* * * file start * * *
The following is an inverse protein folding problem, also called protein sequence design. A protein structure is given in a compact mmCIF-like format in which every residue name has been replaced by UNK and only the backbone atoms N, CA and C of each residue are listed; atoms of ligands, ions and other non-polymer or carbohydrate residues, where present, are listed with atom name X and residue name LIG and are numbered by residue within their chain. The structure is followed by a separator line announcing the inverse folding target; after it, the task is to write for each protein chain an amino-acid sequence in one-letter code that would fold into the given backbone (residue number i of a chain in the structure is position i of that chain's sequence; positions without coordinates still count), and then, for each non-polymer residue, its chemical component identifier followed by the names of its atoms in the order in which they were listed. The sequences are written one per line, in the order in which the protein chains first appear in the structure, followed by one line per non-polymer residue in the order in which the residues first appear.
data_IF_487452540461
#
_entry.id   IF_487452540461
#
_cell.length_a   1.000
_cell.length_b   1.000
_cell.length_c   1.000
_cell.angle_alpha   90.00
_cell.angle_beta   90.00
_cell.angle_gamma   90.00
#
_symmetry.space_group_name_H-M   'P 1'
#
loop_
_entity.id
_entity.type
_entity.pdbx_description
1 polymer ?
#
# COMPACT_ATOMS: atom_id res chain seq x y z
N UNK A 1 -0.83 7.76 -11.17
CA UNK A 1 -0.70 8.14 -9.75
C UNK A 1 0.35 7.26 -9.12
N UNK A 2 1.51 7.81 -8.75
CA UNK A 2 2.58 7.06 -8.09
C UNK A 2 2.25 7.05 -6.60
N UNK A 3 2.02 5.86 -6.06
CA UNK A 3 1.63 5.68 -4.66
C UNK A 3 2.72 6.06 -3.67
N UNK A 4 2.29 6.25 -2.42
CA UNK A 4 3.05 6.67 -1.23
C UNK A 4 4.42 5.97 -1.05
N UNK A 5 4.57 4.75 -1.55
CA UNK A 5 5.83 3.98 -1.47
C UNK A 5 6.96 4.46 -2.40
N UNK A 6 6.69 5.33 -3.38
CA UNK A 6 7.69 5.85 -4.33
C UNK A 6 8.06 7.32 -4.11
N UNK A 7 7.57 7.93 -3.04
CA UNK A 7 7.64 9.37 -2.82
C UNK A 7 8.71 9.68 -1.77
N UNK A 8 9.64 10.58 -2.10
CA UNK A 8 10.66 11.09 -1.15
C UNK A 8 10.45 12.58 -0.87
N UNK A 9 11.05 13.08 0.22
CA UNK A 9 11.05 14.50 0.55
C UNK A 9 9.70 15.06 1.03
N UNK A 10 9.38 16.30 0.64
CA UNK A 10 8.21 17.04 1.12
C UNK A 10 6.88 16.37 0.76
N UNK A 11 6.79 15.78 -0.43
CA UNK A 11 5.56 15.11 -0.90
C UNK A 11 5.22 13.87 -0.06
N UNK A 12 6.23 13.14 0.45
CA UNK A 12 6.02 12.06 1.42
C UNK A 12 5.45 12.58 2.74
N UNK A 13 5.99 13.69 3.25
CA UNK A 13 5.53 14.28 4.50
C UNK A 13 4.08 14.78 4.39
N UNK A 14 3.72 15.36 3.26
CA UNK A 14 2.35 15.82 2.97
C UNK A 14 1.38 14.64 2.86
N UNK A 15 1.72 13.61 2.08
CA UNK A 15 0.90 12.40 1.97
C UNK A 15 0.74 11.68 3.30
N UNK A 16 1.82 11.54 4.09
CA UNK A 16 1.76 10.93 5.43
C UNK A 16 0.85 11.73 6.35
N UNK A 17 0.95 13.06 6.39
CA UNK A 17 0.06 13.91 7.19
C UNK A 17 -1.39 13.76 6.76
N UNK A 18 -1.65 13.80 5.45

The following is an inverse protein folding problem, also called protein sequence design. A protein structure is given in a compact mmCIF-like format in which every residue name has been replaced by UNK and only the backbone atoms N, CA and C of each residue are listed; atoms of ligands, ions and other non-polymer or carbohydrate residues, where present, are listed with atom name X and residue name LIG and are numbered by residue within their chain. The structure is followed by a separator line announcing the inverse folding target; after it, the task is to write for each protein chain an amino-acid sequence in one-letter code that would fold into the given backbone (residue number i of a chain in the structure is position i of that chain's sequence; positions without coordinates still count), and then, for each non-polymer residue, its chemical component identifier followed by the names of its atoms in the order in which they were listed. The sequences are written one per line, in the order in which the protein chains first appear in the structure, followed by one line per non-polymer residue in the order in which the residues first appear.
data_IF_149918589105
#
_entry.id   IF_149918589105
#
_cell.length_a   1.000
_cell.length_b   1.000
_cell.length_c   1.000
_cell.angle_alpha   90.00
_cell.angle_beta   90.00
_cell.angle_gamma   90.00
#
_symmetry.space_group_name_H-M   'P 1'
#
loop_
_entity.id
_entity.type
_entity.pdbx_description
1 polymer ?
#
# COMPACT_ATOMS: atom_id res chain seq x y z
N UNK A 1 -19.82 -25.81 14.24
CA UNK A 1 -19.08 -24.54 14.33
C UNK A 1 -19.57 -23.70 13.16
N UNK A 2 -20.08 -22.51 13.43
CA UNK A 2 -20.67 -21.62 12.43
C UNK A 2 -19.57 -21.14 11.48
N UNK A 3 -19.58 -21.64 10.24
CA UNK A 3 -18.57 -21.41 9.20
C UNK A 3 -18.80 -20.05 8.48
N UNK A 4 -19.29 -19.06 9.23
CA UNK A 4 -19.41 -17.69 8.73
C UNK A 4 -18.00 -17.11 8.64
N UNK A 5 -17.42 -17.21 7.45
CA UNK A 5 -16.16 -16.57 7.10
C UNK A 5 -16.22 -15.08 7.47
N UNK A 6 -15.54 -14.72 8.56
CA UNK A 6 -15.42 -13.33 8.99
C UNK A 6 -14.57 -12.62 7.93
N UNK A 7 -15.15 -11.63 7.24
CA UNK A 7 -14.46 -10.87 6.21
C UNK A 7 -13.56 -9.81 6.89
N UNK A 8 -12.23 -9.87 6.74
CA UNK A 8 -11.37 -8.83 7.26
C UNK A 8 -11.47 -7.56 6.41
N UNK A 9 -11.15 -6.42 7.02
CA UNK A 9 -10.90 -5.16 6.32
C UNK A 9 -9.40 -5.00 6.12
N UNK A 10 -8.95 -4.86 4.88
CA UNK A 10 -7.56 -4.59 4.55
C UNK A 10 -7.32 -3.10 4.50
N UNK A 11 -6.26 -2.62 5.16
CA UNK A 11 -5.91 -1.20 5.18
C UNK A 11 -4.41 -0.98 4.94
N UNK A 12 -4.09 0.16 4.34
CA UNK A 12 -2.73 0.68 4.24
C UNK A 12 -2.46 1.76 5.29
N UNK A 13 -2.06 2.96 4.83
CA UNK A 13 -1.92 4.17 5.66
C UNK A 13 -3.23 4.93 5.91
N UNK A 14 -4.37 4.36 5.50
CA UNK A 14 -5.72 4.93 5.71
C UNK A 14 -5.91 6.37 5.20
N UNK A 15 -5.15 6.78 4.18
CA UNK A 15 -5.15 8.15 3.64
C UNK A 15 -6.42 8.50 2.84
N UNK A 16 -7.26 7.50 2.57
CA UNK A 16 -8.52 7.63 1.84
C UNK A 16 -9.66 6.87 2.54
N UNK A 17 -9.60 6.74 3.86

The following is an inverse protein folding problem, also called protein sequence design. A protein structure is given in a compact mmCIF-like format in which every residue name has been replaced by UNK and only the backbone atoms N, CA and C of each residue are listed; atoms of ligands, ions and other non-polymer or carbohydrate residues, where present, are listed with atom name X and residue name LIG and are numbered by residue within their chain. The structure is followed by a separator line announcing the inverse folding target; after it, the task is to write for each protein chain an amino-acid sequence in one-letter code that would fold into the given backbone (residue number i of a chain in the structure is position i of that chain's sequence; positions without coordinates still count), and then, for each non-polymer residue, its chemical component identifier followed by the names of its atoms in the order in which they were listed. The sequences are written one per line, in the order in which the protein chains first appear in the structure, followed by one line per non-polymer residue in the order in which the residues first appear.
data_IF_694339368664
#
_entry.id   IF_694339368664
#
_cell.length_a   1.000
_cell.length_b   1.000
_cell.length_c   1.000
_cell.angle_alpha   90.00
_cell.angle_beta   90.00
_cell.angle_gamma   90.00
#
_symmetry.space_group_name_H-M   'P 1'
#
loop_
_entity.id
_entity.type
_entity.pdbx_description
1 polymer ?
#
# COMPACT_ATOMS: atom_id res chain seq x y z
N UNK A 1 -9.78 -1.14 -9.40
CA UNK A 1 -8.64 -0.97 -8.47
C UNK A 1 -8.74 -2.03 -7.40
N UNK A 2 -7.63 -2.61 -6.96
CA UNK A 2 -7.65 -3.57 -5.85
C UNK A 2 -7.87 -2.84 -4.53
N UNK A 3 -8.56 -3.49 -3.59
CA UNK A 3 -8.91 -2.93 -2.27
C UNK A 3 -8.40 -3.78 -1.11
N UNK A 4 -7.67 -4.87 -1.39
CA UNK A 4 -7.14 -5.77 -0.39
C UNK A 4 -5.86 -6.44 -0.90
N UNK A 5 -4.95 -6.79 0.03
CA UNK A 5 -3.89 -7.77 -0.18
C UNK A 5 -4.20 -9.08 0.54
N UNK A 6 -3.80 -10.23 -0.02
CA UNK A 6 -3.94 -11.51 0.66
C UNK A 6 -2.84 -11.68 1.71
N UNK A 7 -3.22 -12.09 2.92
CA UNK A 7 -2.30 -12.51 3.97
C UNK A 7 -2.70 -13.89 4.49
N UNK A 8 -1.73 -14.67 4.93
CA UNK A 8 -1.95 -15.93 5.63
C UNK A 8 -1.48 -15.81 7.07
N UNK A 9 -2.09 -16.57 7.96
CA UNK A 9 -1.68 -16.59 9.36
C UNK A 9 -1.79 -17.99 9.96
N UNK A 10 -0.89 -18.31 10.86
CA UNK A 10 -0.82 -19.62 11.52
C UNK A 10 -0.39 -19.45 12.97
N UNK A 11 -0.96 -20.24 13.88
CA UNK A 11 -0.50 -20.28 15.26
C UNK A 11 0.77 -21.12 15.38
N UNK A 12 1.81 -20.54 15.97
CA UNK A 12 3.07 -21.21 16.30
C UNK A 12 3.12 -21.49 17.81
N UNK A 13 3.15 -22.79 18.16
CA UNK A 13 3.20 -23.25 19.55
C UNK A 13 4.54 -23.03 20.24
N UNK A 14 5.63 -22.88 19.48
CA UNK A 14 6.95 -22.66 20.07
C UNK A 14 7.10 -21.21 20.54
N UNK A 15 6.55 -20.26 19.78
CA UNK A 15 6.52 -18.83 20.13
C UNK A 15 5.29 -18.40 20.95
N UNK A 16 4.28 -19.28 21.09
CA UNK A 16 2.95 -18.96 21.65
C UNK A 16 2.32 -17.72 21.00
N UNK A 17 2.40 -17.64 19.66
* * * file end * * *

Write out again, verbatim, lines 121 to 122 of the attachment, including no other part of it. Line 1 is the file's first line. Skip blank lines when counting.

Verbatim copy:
C UNK A 9 -9.40 -5.00 6.12
N UNK A 10 -8.95 -4.86 4.88